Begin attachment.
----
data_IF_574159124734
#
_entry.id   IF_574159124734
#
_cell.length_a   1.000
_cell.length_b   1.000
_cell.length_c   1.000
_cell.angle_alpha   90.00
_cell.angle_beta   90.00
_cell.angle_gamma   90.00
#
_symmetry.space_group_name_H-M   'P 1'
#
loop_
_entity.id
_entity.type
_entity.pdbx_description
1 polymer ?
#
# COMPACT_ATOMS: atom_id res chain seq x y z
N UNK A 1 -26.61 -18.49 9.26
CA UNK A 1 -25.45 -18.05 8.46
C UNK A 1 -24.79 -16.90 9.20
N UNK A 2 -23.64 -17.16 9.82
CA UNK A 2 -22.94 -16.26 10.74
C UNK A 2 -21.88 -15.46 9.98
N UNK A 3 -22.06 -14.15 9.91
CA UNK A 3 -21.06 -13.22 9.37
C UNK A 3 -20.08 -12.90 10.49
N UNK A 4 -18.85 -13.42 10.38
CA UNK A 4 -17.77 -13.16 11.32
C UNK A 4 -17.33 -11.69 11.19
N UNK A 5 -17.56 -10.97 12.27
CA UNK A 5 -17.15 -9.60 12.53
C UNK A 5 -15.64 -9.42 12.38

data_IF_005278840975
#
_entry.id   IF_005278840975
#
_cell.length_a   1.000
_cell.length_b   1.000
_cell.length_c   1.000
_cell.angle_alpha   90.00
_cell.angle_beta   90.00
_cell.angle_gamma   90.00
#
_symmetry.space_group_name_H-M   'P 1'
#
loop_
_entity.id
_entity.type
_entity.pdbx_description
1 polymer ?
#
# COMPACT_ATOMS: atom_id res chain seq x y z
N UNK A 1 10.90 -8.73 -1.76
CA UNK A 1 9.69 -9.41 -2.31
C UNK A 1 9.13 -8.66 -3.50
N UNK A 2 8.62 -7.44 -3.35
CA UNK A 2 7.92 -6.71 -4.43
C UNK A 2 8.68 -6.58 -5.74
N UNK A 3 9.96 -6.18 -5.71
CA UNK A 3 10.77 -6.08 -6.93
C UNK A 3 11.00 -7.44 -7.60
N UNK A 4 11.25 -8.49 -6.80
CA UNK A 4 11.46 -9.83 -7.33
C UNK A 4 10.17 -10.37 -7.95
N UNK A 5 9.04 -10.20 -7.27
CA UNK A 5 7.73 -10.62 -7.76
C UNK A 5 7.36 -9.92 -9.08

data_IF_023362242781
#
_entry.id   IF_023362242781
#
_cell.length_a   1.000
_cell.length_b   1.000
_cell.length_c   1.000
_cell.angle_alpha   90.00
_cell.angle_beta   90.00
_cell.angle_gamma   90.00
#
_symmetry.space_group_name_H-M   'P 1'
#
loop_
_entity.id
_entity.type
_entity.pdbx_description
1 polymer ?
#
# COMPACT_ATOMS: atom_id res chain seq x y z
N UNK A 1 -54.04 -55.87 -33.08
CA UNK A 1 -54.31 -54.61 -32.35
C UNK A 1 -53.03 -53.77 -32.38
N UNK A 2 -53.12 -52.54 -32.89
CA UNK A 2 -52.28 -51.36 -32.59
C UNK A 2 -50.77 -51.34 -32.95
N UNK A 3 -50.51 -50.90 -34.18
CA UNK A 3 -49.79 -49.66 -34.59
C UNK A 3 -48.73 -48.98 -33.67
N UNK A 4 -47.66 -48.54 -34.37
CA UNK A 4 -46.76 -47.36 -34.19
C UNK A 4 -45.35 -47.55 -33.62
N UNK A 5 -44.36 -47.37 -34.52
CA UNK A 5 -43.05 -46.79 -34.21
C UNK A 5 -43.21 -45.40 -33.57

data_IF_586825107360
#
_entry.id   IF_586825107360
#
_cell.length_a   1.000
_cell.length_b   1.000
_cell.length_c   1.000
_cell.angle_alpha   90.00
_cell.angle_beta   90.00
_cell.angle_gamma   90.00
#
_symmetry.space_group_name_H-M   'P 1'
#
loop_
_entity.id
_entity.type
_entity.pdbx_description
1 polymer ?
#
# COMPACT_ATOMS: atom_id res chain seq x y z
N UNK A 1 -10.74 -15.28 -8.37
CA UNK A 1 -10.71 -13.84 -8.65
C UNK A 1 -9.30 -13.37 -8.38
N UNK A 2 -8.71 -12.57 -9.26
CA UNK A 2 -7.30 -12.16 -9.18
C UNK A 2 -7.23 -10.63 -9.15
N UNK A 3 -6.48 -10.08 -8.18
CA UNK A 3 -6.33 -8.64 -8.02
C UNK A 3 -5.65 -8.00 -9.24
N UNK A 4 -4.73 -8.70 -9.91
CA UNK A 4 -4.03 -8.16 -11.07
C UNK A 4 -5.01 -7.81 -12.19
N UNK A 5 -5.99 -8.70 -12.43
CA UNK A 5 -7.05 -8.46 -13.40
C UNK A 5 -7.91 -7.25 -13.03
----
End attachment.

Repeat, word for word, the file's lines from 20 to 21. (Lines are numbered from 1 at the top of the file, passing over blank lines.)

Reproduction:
# COMPACT_ATOMS: atom_id res chain seq x y z
N UNK A 1 -26.61 -18.49 9.26